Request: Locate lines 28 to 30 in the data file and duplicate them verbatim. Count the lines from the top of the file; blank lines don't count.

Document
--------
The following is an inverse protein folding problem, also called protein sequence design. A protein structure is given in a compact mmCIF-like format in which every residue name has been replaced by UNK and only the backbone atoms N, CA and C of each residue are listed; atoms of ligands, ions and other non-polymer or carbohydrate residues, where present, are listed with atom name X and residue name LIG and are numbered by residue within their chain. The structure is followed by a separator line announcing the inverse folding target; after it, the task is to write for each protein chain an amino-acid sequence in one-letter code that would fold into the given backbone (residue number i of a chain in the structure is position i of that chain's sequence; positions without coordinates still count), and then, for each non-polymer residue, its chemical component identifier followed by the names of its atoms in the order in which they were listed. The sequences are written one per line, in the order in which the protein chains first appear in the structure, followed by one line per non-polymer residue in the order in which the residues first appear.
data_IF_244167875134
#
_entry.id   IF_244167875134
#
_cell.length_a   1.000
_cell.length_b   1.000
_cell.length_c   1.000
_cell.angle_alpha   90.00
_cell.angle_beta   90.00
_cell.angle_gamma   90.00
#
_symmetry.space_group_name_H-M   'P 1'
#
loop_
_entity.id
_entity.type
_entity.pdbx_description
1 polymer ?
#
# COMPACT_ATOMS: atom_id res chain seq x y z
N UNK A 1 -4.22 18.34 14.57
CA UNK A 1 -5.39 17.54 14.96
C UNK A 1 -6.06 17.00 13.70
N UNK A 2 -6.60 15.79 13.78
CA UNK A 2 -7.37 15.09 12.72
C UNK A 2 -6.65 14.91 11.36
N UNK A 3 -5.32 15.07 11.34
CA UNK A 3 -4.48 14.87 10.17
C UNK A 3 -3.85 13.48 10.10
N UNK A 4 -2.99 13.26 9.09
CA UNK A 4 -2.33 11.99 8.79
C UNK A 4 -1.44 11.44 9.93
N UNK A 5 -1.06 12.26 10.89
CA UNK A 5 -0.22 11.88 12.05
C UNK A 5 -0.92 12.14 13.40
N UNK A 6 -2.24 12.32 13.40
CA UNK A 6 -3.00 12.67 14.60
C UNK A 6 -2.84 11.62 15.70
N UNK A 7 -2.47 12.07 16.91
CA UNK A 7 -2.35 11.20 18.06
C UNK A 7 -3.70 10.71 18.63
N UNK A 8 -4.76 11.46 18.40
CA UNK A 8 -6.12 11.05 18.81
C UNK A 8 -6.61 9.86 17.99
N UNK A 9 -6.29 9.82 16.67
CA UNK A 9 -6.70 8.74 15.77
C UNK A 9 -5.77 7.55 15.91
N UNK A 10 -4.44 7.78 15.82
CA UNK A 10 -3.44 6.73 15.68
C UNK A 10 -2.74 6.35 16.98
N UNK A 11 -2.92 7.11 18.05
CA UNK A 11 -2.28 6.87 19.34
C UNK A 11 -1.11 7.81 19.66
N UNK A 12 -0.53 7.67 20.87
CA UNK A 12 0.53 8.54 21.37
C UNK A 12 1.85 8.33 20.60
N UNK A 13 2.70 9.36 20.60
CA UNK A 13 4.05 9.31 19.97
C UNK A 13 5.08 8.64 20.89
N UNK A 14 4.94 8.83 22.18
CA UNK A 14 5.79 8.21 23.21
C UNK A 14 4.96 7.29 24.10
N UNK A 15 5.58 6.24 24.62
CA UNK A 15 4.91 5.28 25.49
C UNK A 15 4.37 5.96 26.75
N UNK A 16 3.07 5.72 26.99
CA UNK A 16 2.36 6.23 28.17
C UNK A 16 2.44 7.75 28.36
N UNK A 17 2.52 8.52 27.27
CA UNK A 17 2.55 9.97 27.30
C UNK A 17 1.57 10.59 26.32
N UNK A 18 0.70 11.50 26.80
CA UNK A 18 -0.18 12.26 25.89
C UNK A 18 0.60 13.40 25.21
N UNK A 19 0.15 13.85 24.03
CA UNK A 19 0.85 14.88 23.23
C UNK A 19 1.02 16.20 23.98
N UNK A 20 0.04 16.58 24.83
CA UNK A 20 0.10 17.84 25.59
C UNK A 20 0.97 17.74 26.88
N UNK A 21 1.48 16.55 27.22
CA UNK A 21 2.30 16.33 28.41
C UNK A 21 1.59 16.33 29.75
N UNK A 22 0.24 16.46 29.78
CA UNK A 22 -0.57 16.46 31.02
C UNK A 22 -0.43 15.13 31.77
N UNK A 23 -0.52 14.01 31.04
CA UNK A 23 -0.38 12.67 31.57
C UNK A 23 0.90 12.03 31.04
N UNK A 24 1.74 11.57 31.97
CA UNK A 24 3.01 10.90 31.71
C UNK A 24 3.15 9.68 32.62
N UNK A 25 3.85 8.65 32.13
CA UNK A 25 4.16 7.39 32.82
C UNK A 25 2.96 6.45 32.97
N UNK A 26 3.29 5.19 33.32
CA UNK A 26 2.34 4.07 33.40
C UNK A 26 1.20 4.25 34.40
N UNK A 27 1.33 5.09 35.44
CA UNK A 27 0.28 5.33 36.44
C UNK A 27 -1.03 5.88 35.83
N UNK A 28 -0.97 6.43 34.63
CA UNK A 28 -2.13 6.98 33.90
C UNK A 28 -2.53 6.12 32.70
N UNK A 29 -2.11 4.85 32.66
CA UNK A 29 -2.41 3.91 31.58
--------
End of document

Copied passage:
N UNK A 3 -5.32 15.07 11.34
CA UNK A 3 -4.48 14.87 10.17
C UNK A 3 -3.85 13.48 10.10